Martial art films are an entertaining genre. Usually, they are simple plot wise, but pulling off a good martial art film is a big challenge; pulling off a great one, a monumental task. “The Raid” is one such great movie. Released on 23rd March 2012, and directed by Gareth Evans, this is an action packed movie, which leaves you at the edge of your seat all along the way.  

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The story revolves around Rama (played by Iko Uwais), who is part of a 20 man elite police squad. They have a mission to raid a tenement in Jakarta’s slums. The building is run by a crime lord, Tama Riyadi (played by Ray Sahetapy), who rents rooms there to criminals looking for refuge. Tama has two lieutenants, Andi (played by Donny Alamsyah) and Mad Dog (played by Yayan Ruhian). To add to the complexity of the situation, Andi is Rama’s estranged brother. What follows is a series of floor to floor, and room to room fighting. Initially, it might seem like the advantage lies with the police, but it is quickly revealed that they are greenhorns. 

Despite having a decent amount of firepower and a relatively better trained squad, they are picked off one by one, their advantage nullified by the criminals who stay in the building. Utilizing his knowledge of the building to the fullest, Tama masterfully marshals his forces and the policemen soon turn from the hunter to the hunted. Tama later sends his lieutenants, Andi and Mad Dog to clean up the survivors. It is here that we get to witness why Mad Dog got his nickname. Upon capturing the head of the squad, Officer Jaka (played by Joe Taslim), he challenges him to a hand to hand duel, saying he wants to feel what he kills. Shooting someone is like ordering take away, it’s too easy. This scene is a good demonstration of the martial art, Pencak Silat. The fight sequence is intense and well done, due to both actors being trained martial artists themselves. There are no dramatic moves or emotional moments, just two men going all out, trying to kill each other. Scenes like these define this movie.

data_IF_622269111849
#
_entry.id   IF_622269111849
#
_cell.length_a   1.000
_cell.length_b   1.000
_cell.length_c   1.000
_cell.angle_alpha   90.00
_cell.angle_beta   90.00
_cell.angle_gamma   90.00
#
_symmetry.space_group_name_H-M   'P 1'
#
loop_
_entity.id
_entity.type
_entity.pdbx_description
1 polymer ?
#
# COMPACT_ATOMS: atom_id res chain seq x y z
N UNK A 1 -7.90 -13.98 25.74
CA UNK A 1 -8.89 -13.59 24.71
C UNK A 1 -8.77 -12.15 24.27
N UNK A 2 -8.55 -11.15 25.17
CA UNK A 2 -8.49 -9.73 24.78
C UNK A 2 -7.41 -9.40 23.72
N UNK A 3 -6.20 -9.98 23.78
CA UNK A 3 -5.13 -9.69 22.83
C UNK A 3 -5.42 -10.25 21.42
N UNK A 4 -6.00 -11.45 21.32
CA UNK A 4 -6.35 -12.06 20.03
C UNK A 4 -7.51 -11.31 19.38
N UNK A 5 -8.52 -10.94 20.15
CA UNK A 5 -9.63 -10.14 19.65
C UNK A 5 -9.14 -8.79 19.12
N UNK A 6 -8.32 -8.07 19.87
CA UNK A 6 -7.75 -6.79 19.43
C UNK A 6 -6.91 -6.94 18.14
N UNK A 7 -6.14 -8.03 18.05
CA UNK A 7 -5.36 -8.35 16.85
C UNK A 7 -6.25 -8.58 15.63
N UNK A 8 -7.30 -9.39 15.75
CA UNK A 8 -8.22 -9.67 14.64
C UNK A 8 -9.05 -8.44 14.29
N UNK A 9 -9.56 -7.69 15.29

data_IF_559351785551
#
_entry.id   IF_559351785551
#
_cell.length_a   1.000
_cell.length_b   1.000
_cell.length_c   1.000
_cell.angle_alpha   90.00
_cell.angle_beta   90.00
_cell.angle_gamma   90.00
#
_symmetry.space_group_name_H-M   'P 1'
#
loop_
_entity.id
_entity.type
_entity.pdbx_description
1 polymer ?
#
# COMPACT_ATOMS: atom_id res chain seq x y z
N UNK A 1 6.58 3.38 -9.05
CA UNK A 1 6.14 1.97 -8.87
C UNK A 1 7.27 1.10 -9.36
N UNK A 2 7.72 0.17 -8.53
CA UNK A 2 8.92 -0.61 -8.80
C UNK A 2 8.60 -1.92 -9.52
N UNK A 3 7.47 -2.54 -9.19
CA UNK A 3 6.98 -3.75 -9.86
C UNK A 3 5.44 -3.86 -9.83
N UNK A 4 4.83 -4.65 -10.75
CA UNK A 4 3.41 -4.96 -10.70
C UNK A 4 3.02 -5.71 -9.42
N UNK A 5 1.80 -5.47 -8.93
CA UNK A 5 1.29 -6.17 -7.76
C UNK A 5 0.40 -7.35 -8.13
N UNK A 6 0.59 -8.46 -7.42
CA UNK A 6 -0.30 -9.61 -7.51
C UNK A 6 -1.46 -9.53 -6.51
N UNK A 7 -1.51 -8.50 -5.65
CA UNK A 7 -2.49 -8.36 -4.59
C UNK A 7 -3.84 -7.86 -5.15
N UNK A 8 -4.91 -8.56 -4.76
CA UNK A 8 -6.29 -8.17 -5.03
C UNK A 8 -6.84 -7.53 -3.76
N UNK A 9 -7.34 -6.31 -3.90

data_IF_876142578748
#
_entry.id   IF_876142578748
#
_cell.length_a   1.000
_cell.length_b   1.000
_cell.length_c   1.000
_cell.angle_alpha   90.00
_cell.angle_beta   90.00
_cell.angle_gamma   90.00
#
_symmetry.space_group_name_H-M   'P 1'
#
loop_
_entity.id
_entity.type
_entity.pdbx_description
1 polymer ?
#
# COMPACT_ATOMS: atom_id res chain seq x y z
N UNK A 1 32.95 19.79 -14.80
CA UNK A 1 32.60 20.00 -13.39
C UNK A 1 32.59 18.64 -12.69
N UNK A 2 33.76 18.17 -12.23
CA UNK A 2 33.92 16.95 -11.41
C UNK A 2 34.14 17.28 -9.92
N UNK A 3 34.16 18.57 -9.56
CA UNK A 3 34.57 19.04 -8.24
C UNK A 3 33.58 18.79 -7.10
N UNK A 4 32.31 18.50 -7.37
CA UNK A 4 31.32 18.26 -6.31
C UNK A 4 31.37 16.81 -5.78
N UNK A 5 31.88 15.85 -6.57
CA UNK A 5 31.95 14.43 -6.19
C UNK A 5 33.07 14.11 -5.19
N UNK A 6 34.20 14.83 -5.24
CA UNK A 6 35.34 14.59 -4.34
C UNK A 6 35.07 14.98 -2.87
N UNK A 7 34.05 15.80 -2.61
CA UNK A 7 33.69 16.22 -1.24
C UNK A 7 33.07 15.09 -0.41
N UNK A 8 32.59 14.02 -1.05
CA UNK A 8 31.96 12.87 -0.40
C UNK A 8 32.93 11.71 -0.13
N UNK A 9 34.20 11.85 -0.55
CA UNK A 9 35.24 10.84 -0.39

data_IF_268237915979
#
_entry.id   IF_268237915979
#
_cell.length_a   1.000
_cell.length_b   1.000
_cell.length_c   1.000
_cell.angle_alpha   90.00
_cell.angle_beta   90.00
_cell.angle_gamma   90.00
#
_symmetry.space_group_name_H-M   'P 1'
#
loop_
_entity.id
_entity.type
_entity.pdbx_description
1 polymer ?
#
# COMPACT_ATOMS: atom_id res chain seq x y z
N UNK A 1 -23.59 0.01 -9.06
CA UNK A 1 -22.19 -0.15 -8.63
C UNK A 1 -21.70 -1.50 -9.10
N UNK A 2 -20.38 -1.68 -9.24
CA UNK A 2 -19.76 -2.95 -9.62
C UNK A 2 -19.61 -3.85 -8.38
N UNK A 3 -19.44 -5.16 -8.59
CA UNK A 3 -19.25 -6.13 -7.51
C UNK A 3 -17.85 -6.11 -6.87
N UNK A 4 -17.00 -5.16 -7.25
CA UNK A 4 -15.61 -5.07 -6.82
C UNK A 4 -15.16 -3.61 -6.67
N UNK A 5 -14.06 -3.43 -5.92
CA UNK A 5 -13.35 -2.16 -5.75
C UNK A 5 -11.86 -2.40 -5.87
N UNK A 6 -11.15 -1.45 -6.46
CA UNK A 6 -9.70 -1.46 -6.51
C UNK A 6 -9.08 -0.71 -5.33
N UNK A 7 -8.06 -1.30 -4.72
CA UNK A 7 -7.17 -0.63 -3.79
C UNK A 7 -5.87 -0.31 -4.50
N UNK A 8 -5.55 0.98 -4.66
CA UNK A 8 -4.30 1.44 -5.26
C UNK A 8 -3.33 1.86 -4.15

There are moments where the tempo slows down, sometimes drastically, allowing the audience to get a breather. Then the tempo is increased again and the movie ends with a relatively positive note. The use of colour in this movie is deft. The various tones of greys, with the blue uniforms of the police all come together to form a depressing setting. The grimy nature of the building, the narrow corridors, and the realisation that the only way to get out is the same way they came in, all add to the feeling of being hunted. The feeling of biting off more than you can chew. These elements just drive home the point that the police must do something extraordinary to get out. It prepares the audience for something spectacular. The events that follow do give something spectacular. Another unique aspect of this movie is that the actors involved in the main action sequences are all highly trained martial artists themselves. 

There are barely any explosions in the movie and most of the action is raw and realistic. Hence, despite having a limited budget, the movie is not left lacking in any aspect. 

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